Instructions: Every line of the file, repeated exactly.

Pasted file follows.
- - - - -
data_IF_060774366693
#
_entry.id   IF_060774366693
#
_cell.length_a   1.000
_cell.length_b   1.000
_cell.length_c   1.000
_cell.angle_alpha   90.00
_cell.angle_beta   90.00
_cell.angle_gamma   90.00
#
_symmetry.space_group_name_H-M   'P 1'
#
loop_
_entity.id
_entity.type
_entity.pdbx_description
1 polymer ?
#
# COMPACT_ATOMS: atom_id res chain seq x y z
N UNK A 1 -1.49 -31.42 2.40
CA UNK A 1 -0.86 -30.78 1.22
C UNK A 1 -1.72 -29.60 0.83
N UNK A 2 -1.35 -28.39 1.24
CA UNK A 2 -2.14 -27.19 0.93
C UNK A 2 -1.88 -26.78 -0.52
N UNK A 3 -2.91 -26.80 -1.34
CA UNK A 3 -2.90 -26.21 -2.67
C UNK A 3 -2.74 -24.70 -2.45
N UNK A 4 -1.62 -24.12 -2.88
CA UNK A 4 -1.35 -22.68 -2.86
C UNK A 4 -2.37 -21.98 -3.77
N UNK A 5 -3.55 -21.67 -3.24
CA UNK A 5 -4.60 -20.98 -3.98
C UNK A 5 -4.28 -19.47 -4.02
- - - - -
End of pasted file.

data_IF_060774366693
#
_entry.id   IF_060774366693
#
_cell.length_a   1.000
_cell.length_b   1.000
_cell.length_c   1.000
_cell.angle_alpha   90.00
_cell.angle_beta   90.00
_cell.angle_gamma   90.00
#
_symmetry.space_group_name_H-M   'P 1'
#
loop_
_entity.id
_entity.type
_entity.pdbx_description
1 polymer ?
#
# COMPACT_ATOMS: atom_id res chain seq x y z
N UNK A 1 -1.49 -31.42 2.40
CA UNK A 1 -0.86 -30.78 1.22
C UNK A 1 -1.72 -29.60 0.83
N UNK A 2 -1.35 -28.39 1.24
CA UNK A 2 -2.14 -27.19 0.93
C UNK A 2 -1.88 -26.78 -0.52
N UNK A 3 -2.91 -26.80 -1.34
CA UNK A 3 -2.90 -26.21 -2.67
C UNK A 3 -2.74 -24.70 -2.45
N UNK A 4 -1.62 -24.12 -2.88
CA UNK A 4 -1.35 -22.68 -2.86
C UNK A 4 -2.37 -21.98 -3.77
N UNK A 5 -3.55 -21.67 -3.24
CA UNK A 5 -4.60 -20.98 -3.98
C UNK A 5 -4.28 -19.47 -4.02